What Is the Importance of Wound Care?

While it may not seem apparent with small ulcers on the foot, for diabetics, any size ulcer can become infected. Diabetics often also suffer from neuropathy, or nerve loss. This means they might not even feel when they have an ulcer on their foot. If the wound becomes severely infected, amputation may be necessary. Therefore, it is of the upmost importance to properly care for any and all foot wounds.

How to Care for Wounds

The best way to care for foot wounds is to prevent them. For diabetics, this means daily inspections of the feet for any signs of abnormalities or ulcers. It is also recommended to see a podiatrist several times a year for a foot inspection. If you do have an ulcer, run the wound under water to clear dirt from the wound; then apply antibiotic ointment to the wound and cover with a bandage. Bandages should be changed daily and keeping pressure off the wound is smart. It is advised to see a podiatrist, who can keep an eye on it.

If you have any questions, please feel free to contact our offices located in Bradenton and Lakewood Ranch, FL . We offer the newest diagnostic and treatment technologies for all your foot care needs.

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Published in Blog
Monday, 03 August 2020 00:00

What Can Cause Gout?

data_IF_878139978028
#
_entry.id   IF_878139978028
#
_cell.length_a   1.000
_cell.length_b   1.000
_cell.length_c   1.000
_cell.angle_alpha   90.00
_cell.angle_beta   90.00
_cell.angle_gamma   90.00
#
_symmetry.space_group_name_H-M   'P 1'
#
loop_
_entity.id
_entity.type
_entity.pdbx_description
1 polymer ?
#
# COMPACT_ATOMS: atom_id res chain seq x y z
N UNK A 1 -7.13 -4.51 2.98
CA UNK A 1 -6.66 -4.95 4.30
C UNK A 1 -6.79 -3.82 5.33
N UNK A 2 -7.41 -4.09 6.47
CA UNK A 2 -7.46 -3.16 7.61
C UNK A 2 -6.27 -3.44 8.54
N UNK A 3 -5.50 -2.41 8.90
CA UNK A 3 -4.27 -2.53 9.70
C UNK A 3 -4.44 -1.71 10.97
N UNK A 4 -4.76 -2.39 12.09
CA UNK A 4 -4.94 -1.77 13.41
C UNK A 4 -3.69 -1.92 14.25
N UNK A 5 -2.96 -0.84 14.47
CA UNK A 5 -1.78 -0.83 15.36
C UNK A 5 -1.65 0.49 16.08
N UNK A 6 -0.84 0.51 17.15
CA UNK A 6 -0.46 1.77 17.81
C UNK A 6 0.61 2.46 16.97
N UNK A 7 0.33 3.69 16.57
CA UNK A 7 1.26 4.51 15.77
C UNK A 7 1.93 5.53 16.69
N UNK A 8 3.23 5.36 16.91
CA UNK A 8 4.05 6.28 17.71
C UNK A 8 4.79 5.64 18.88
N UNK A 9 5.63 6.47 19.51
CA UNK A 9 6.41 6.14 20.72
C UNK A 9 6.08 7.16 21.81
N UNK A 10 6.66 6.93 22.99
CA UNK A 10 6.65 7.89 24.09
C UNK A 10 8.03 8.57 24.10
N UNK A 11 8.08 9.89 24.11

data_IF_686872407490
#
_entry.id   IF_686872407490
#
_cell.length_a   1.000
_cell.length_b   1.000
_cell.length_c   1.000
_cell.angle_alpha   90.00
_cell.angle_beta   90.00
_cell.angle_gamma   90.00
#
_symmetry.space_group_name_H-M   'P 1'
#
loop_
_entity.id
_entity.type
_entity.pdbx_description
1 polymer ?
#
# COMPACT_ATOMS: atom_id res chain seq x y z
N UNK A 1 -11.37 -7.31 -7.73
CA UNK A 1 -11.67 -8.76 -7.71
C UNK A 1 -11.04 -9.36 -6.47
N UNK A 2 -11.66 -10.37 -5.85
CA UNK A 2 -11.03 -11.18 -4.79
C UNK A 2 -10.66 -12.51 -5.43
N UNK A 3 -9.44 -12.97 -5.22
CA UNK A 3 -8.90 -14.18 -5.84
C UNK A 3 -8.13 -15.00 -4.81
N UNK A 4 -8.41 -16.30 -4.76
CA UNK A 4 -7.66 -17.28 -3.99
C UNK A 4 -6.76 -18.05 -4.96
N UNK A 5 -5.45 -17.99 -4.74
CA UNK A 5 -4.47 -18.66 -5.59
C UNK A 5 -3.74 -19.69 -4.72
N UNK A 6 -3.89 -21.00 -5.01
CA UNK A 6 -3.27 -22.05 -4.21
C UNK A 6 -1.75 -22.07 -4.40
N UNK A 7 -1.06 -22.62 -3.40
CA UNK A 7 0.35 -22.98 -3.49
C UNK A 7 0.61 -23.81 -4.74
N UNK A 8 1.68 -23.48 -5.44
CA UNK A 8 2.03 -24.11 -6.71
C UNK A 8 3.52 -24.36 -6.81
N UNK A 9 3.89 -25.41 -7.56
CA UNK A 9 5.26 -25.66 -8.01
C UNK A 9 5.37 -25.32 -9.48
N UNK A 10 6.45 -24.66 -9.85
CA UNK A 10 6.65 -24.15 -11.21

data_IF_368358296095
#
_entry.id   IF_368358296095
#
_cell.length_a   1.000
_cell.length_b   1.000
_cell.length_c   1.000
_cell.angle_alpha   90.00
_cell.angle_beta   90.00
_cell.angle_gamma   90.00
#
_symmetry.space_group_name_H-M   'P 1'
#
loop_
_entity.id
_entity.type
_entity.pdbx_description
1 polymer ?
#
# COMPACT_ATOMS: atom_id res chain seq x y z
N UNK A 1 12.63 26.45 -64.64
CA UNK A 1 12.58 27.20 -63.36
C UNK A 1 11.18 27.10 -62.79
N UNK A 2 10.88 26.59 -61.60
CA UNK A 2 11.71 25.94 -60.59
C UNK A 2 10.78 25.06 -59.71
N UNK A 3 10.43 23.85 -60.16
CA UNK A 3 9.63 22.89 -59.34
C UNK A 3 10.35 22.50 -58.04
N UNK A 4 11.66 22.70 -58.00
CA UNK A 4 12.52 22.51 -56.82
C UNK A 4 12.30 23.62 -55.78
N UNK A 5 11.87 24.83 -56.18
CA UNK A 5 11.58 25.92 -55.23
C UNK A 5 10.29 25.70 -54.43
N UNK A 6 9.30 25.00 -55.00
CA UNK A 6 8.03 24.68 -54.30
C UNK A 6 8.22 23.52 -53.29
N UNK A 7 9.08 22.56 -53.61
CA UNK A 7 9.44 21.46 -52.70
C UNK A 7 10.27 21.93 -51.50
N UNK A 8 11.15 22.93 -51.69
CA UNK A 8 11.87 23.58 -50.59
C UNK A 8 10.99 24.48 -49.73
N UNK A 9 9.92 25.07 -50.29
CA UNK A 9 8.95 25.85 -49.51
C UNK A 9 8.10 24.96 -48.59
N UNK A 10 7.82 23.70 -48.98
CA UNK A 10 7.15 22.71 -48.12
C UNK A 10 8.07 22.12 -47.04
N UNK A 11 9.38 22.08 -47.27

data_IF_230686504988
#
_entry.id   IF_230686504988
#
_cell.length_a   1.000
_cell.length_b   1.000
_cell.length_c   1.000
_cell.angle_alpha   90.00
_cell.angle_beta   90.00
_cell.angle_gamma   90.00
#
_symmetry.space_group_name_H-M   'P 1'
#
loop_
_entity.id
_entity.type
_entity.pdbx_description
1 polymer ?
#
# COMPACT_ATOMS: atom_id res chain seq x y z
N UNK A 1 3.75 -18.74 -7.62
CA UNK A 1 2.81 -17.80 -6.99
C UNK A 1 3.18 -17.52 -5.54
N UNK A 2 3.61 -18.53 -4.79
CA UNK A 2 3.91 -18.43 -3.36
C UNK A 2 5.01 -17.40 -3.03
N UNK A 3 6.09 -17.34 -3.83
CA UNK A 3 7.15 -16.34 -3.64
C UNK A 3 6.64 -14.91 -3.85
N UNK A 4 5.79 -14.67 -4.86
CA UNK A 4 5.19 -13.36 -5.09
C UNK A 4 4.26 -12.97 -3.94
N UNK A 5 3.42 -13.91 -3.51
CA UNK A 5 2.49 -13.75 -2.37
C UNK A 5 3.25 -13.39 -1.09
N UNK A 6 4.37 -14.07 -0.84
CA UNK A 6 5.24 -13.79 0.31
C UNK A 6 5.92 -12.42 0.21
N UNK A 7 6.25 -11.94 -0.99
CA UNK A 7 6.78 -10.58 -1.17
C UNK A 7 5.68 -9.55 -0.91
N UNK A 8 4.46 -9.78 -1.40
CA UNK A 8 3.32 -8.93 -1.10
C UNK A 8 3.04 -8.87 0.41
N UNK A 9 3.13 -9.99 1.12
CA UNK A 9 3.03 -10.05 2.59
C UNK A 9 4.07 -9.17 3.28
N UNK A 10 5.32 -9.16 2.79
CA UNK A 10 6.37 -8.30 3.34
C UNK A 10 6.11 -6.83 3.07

Gout is a type of arthritis that can cause sudden pain in the joints. The most commonly affected areas are the joints of the big toe. Gout is caused by a buildup of uric acid in the joints. While some people are more prone to developing gout due to genetics, environmental factors can also lead to the excess uric acid buildup that causes gout. Consuming foods that cause your body to produce large amounts of uric acid, for example, red meat, seafood, alcohol and sugary drinks, can increase your risk of developing gout. Some medications, such as aspirin, certain diuretics, and some blood pressure-lowering pills are also thought to cause gout. Gout is also associated with a variety of medical conditions, including diabetes, high blood pressure, joint trauma, obesity, infections, congestive heart failure, and kidney disease. If you suspect you may have gout, it is strongly suggested that you consult with a podiatrist, who can help you manage your condition and recommend strategies to prevent future gout flare-ups.